As we near the end of what may well be the greatest expedition of modern times, Ed Stafford and Cho Rivera have begun to get a lot of mainstream press for what they are about to accomplish. After all, they are now just four days shy of completing their walk along the entire length of the Amazon, and with the journey nearly complete, those four days may be the longest yet.
As most of you know by now, Ed began his Walking the Amazon expedition back in April of 2008, and now, 855 days later, he is very close to walking out into the Atlantic Ocean. The question is, will he keep going from there, and simply swim back to England.
In a new dispatch posted to his blog this morning, Ed says that it has been a grueling few days with barely any sleep as he nears the finish line. Demands for interviews have increased dramatically, but now that he is close enough to civilization that cell phones work all the time, he can conduct those interviews without stopping.
One of the big news sources that has taken an interest in Ed’s story is CNN, who published this piece on him a couple of days ago. In it, Ed reports in his own words from the jungle, and you can tell that there is a growing sense of relief that the expedition will end soon, but also a bit of sadness in that as well.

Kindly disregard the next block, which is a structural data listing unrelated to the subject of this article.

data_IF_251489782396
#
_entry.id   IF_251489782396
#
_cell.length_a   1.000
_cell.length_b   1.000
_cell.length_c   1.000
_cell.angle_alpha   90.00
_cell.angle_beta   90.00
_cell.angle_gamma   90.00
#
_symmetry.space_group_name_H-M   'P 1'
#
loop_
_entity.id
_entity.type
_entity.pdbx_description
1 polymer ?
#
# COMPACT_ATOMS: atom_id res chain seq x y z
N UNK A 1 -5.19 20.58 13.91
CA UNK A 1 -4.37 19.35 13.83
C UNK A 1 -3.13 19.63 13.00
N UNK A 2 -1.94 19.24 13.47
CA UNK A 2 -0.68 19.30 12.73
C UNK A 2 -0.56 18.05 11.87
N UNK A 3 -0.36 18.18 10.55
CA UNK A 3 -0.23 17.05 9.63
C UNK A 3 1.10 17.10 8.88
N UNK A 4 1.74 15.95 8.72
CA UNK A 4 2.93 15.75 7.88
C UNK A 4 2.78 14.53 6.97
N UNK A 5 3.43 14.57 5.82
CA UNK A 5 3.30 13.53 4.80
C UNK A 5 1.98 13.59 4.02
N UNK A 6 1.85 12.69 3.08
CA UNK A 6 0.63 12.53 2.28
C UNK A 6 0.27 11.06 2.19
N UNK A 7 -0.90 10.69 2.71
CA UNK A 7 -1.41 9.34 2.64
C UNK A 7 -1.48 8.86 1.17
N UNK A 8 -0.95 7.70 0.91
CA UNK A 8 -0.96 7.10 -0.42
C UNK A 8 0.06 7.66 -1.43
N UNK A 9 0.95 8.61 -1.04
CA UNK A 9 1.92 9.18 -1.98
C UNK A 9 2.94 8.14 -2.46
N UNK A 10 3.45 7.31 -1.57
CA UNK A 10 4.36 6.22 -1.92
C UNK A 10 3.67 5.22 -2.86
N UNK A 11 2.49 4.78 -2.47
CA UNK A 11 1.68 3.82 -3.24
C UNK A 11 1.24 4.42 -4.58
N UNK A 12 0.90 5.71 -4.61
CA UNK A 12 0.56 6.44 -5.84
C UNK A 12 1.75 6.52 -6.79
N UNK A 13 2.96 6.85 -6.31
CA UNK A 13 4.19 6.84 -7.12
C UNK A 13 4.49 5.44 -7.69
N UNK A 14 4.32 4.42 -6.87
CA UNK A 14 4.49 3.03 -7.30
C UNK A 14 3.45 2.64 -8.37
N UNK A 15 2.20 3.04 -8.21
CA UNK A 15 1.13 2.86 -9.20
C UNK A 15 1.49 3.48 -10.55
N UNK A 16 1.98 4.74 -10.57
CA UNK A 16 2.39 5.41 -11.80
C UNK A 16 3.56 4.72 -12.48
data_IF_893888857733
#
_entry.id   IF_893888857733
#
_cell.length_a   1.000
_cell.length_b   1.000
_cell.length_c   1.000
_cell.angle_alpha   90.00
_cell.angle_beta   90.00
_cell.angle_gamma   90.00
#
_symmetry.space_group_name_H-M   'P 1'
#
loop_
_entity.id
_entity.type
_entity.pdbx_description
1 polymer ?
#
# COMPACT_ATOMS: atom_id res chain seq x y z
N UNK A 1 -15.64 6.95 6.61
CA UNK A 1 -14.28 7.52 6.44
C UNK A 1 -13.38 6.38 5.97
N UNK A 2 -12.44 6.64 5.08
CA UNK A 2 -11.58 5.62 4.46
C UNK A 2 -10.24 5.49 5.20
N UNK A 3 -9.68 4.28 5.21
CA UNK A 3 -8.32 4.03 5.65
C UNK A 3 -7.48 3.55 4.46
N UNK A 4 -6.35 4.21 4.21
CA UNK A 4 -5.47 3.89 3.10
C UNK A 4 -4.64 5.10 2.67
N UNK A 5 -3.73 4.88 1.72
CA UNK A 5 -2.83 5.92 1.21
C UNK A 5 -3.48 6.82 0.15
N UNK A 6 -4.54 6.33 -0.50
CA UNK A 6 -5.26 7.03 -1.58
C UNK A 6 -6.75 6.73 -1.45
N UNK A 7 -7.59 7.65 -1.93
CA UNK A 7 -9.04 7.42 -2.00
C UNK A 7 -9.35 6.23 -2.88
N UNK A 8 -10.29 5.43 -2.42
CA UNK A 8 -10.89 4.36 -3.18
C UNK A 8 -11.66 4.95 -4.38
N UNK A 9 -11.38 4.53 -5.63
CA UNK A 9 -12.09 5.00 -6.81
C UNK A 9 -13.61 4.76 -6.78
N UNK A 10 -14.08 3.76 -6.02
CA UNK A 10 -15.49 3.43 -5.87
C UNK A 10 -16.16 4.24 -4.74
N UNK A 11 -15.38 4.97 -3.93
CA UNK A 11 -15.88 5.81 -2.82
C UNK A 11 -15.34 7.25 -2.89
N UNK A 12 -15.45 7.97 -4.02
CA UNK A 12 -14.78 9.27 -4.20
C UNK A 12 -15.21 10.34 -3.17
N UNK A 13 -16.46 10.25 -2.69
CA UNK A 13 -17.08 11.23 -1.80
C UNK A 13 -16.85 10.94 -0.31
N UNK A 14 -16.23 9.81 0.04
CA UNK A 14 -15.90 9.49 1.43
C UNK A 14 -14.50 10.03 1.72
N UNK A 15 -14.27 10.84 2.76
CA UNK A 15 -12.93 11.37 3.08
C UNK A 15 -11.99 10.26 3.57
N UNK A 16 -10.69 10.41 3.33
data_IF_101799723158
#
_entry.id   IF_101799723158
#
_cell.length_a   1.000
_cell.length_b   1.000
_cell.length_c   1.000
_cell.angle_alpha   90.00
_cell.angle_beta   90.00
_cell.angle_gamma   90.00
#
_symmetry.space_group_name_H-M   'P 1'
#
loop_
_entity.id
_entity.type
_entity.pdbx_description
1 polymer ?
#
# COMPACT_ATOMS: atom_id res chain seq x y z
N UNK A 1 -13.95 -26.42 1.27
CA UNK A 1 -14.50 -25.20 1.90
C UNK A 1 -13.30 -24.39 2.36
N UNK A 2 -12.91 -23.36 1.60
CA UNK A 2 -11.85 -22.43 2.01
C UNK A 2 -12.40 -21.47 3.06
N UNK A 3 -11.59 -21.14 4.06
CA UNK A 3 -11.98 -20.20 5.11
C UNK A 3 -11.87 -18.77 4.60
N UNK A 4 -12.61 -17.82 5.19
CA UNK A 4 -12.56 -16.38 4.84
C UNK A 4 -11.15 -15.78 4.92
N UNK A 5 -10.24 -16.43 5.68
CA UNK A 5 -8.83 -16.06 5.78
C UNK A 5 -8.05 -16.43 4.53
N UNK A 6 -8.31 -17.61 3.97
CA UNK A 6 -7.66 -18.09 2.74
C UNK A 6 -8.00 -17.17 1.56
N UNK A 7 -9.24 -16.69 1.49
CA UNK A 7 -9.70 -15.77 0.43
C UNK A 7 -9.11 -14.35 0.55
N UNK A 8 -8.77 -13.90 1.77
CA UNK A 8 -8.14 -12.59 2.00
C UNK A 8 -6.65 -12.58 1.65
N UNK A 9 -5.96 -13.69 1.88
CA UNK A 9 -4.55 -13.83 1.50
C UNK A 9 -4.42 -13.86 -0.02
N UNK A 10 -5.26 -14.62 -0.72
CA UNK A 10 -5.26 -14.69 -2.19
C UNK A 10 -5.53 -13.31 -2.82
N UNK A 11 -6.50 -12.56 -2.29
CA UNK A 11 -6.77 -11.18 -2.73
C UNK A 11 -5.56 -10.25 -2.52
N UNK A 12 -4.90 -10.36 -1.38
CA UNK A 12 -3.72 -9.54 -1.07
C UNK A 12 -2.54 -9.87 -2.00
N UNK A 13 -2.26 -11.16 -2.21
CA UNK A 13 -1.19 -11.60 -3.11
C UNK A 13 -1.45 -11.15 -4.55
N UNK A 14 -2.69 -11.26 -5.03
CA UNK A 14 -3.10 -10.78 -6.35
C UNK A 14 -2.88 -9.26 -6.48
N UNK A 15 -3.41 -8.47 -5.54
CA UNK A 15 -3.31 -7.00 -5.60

For the past two-and-a-half years, the jungle has been his home, and for most of that time, Cho has been his companion. It will be hard to leave that all behind, although plans are already in the works for Ed’s Peruvian companion to come visit him in England.
We’ve been following Ed’s progress for some time now, and it’s great to see his journey nearly complete. I can’t wait until he can properly tell his story, as I’m sure there is a lot to share. Stay tuned to the Walking the Amazon website for daily updates over the next few days, and expect Ed and Cho to reach the finish line, aka the Atlantic Ocean, early next week.
The video below was shot a few days back, and it captures Ed and Cho leaving the jungle behind for the last time. Now, they’re on more established roads as they head to the sea.
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